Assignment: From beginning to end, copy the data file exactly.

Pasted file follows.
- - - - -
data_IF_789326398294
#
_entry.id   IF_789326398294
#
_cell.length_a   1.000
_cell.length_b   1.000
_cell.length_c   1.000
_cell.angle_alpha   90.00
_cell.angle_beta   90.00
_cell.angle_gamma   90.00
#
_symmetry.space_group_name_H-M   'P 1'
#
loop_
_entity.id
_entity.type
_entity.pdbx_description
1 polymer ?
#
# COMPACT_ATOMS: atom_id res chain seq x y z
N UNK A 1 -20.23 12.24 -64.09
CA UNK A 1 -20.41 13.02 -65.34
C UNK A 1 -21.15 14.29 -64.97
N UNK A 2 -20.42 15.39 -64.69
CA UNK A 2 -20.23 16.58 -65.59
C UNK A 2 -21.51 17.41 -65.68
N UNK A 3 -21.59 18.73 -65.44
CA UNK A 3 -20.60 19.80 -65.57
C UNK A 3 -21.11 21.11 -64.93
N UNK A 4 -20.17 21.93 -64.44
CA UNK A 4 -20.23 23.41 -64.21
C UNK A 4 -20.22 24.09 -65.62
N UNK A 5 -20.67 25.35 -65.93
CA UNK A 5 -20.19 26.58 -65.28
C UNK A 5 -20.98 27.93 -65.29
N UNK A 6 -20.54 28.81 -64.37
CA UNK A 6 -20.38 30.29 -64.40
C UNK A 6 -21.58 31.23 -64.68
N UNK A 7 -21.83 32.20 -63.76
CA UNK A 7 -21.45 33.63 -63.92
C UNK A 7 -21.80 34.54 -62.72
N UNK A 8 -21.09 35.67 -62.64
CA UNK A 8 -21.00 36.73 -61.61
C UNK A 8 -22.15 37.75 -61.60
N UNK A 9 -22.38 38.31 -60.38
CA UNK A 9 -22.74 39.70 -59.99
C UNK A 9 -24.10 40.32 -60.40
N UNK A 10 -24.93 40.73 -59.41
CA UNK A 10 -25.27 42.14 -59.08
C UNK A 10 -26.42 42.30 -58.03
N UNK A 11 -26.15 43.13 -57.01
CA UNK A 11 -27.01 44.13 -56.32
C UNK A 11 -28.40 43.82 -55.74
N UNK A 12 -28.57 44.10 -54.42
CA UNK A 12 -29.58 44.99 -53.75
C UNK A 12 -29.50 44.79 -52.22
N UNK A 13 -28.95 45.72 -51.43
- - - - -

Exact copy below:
data_IF_789326398294
#
_entry.id   IF_789326398294
#
_cell.length_a   1.000
_cell.length_b   1.000
_cell.length_c   1.000
_cell.angle_alpha   90.00
_cell.angle_beta   90.00
_cell.angle_gamma   90.00
#
_symmetry.space_group_name_H-M   'P 1'
#
loop_
_entity.id
_entity.type
_entity.pdbx_description
1 polymer ?
#
# COMPACT_ATOMS: atom_id res chain seq x y z
N UNK A 1 -20.23 12.24 -64.09
CA UNK A 1 -20.41 13.02 -65.34
C UNK A 1 -21.15 14.29 -64.97
N UNK A 2 -20.42 15.39 -64.69
CA UNK A 2 -20.23 16.58 -65.59
C UNK A 2 -21.51 17.41 -65.68
N UNK A 3 -21.59 18.73 -65.44
CA UNK A 3 -20.60 19.80 -65.57
C UNK A 3 -21.11 21.11 -64.93
N UNK A 4 -20.17 21.93 -64.44
CA UNK A 4 -20.23 23.41 -64.21
C UNK A 4 -20.22 24.09 -65.62
N UNK A 5 -20.67 25.35 -65.93
CA UNK A 5 -20.19 26.58 -65.28
C UNK A 5 -20.98 27.93 -65.29
N UNK A 6 -20.54 28.81 -64.37
CA UNK A 6 -20.38 30.29 -64.40
C UNK A 6 -21.58 31.23 -64.68
N UNK A 7 -21.83 32.20 -63.76
CA UNK A 7 -21.45 33.63 -63.92
C UNK A 7 -21.80 34.54 -62.72
N UNK A 8 -21.09 35.67 -62.64
CA UNK A 8 -21.00 36.73 -61.61
C UNK A 8 -22.15 37.75 -61.60
N UNK A 9 -22.38 38.31 -60.38
CA UNK A 9 -22.74 39.70 -59.99
C UNK A 9 -24.10 40.32 -60.40
N UNK A 10 -24.93 40.73 -59.41
CA UNK A 10 -25.27 42.14 -59.08
C UNK A 10 -26.42 42.30 -58.03
N UNK A 11 -26.15 43.13 -57.01
CA UNK A 11 -27.01 44.13 -56.32
C UNK A 11 -28.40 43.82 -55.74
N UNK A 12 -28.57 44.10 -54.42
CA UNK A 12 -29.58 44.99 -53.75
C UNK A 12 -29.50 44.79 -52.22
N UNK A 13 -28.95 45.72 -51.43